Reflections of an English speaker in Israel

Hello! This post will be a radical change from all of the other posts on my blog. 

Earlier this month marked my seven month anniversary of living in Israel so in this post I thought that I'd share my experiences of being an English speaker in Israel. Living in Israel on the whole has been overwhelmingly positive, however, my journey to be a fluent Hebrew speaker has been fraught with annoyances and frustrations that I will share in this post. 

Not wanting to get bogged down in the negative though, I will also share the ways in which I overcame these frustrations and how I didn't let them get me down.

Please share your thoughts in the comments section! Perhaps you also moved to a different country or are planning on doing so. Have you had similar experiences?

1) When I arrived here and met lots of new people, many of them would say to me:

"it's very important to learn Hebrew you know" 

"you really do want to put in the effort to learn Hebrew"

"you need to learn Hebrew before you have kids, otherwise what are you doing to do when they start school here? How are you going to help them with their homework?"

"how are you going to speak to your electricity provider?" 

Yes all of these people were just trying to give helpful advice, I know that and I appreciate it, but hearing these comments over and over again can start to get frustrating. Especially when you've only just arrived in the country and you have an endless list of things to sort out.

Answer - just smile politely and thank people for their advice. They are only trying to be helpful, they're not trying to make you feel inadequate. You'll get there - give yourself time. 

2) That feeling of seeing speaking another language as a mountain  that I will never overcome.

The answer to this is to tell myself (as one of my friends told me) that Rome wasn't built in a day. Don't set yourself massively high expectations of how fast you will learn the language. Learning a new language is not something that happens overnight. Congratulate yourself on the achievements that you have made rather than focusing on that which you don't let know. 

Learnt 3 new words yesterday? Excellent! That's 3 new words that you didn't know previously and that's 3 steps closer to learning the language. 

3) Living in an English speaking community can be a double edged sword. It's amazing to be surrounded by English speakers. It makes for an easy transition into a new country and there's nothing easier than communicating with people in your native tongue. But, (and here's the but), how can I improve my Hebrew when I am surrounded by English speakers the whole time? As this quote accurately describes it:

Sticking to my comfort zone, I've found, is not always the wisest choice.

Try to use Hebrew as much as you can in every day life. Even if you are in an English working environment, try to use Hebrew in shops and over the phone. One thing that really helped me is that we have Israeli neighbours. One day I was feeling down about not being able to communicate easily in Hebrew. I then bumped into our neighbour in a shop and told her what I was buying and what I was going to make for dinner. I didn't even speak to her that much and I made a couple of mistakes but it was a huge "pick me up." Moving outside your comfort zone isn't comfortable (obviously) but it most certainly is rewarding! It will make you feel happy with yourself and your abilities in no time!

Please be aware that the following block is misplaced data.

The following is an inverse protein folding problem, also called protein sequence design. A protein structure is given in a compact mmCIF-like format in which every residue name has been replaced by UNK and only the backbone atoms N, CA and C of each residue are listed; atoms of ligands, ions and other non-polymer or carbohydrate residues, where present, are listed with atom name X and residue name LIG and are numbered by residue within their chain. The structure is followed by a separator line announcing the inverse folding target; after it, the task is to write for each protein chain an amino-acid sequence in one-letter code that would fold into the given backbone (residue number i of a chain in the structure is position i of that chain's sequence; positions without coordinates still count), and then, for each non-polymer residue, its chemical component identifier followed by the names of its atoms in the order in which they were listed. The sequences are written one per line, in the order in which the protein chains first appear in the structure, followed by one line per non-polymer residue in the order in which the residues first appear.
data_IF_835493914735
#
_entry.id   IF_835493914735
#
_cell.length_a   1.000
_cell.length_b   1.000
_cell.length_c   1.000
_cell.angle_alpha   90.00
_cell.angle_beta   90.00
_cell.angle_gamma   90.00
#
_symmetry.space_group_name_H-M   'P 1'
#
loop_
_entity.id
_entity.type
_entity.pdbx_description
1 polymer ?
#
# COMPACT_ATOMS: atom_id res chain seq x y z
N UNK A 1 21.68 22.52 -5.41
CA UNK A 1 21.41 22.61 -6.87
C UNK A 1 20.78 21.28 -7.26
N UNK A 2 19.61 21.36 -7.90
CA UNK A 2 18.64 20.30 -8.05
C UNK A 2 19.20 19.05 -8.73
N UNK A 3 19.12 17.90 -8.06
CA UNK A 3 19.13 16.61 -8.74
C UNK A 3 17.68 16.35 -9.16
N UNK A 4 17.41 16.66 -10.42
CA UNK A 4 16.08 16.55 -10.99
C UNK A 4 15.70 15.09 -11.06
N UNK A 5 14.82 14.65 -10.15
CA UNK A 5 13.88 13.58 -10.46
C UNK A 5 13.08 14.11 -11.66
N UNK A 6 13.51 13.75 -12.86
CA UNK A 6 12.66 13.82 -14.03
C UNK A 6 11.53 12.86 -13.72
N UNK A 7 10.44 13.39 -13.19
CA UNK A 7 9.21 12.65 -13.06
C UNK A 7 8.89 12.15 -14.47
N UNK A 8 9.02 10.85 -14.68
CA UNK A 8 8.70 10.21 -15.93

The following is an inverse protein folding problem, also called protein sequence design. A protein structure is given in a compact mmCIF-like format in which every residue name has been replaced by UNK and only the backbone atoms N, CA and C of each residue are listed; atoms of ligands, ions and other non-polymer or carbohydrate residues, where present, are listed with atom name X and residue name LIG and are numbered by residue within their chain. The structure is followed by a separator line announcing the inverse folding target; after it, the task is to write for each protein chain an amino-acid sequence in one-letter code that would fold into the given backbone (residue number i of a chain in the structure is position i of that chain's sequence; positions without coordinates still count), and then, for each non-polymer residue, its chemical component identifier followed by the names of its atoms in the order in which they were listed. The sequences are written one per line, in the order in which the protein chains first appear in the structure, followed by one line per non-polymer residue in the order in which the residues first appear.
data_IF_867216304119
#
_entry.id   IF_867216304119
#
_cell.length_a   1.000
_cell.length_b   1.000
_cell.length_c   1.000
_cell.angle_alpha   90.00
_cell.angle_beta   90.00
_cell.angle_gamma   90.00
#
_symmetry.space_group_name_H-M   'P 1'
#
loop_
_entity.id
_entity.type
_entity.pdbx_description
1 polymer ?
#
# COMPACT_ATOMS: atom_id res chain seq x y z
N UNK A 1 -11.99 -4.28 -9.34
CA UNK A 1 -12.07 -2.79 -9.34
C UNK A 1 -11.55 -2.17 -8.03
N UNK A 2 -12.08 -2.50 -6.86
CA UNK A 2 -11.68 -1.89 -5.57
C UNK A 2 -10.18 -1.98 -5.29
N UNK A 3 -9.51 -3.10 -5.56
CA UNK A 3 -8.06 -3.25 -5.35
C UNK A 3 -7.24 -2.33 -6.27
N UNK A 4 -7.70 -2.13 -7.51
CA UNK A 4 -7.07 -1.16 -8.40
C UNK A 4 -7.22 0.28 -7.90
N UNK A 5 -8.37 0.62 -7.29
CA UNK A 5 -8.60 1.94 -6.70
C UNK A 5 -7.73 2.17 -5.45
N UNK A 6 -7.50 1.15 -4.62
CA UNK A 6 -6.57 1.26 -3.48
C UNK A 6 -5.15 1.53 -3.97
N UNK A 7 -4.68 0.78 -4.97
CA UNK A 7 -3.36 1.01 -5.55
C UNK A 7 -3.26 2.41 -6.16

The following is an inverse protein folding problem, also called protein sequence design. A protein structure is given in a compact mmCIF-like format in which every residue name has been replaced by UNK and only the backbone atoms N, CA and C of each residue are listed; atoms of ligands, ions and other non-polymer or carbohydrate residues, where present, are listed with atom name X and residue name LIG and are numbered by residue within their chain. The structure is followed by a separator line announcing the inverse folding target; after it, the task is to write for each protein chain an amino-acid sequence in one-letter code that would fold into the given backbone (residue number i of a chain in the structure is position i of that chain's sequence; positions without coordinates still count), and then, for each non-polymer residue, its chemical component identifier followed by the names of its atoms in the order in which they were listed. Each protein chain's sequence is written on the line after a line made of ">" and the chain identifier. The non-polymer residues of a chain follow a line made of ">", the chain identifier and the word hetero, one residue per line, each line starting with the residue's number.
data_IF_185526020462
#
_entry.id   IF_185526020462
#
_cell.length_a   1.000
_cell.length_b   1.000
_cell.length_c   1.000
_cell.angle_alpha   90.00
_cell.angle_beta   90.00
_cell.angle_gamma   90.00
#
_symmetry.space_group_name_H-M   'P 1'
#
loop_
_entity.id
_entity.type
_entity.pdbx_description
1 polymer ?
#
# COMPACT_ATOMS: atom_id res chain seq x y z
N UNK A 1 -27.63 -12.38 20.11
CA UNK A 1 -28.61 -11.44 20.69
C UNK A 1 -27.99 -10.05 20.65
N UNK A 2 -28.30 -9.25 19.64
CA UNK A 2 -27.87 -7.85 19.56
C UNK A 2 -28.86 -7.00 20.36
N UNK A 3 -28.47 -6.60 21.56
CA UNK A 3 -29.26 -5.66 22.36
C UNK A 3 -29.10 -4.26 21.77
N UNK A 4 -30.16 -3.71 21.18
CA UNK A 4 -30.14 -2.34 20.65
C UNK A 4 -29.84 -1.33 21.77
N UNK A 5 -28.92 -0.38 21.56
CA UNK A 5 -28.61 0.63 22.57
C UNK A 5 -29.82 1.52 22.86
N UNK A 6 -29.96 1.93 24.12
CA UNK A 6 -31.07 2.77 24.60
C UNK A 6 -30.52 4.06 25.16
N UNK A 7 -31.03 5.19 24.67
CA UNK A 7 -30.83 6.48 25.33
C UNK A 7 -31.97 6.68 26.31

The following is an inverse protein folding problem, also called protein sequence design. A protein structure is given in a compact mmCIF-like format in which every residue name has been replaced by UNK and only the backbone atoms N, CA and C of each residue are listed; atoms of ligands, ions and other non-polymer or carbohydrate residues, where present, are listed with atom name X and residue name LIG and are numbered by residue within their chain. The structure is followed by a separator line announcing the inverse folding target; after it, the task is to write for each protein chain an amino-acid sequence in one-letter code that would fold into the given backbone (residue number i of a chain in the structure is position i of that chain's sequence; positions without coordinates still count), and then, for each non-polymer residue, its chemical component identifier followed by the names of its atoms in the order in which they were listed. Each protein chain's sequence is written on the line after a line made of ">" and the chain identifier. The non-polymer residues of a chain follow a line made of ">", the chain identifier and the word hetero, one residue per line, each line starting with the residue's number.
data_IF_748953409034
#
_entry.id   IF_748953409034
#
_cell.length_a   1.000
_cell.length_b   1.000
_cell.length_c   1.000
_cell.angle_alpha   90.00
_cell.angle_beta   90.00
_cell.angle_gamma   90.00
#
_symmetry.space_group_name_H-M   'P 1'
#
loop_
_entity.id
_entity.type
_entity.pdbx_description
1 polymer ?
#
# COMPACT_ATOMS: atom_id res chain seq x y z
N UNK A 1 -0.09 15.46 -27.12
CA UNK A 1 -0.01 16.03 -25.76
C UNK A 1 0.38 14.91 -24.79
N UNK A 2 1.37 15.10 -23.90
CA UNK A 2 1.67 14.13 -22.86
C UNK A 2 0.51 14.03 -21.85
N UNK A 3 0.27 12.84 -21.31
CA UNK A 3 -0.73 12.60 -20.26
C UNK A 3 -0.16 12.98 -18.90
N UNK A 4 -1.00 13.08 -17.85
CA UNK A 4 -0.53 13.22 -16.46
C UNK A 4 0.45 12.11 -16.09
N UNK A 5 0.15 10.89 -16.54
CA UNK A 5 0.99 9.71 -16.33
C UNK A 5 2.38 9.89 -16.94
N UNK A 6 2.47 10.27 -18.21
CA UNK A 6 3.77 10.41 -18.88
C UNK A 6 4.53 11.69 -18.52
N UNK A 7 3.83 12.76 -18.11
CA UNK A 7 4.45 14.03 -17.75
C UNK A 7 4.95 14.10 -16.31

4) That feeling of "I know that this shop assistant speaks English! Do I really want to spend a minute formulating a sentence in Hebrew when it would take me 10 seconds to ask the question in English?! Even if I try to ask the question in Hebrew - they're probably going to realise that I'm not a native speaker and reply to me in English anyway..."

This is similar to number 3. For a long time I was reluctant to ever speak Hebrew. I would do lots of reading and translating but this fear around speaking was due to the possibility that I might embarrass myself, not know what to say and make mistakes. As I said in point 3 - when it comes to speaking Hebrew - you just need the mentality (in the words of Nike) - "Just Do It."

5) Getting frustrated when Israelis try to talk to me in Hebrew, and thinking "don't you realise that I can't understand what you're saying? You're talking way too fast and I have no clue what it is that you're asking me. Why can't you just ask me in English???" Of course this is a silly thing to think and get frustrated about. I'm living in Israel, it's me that needs to be making the effort here, but it is frustrating nevertheless.

In terms of this point, I think that this is a question of how much do I (honestly) want to learn Hebrew? I know a number of people who have lived in Israel for many years who don't speak Hebrew very well. This is fine for them if they have an English speaking job and are living in an English speaking community. Perhaps this answer that I'm about to give is relevant to all of the points stated above:

If deep down you don't really have a drive to learn Hebrew then yes it is easy to get frustrated when people are talking to you in a different language and you have no idea what they mean. If however you do have this inner drive, you are committed to learning the language, and you know that it isn't an overnight process then suddenly the situation changes. It might require a deep breath and a 

?את/ה יכול/ה לדבר קצת לאט יותר בבקשה, "can you speak a little more slowly please?" but ultimately you know that you want to be able to understand what they are saying and you are going to try as hard as you can to follow them.

I hope that this post has made sense! It is a collection of different thoughts and feelings. Please share your thoughts and feelings in the comments below!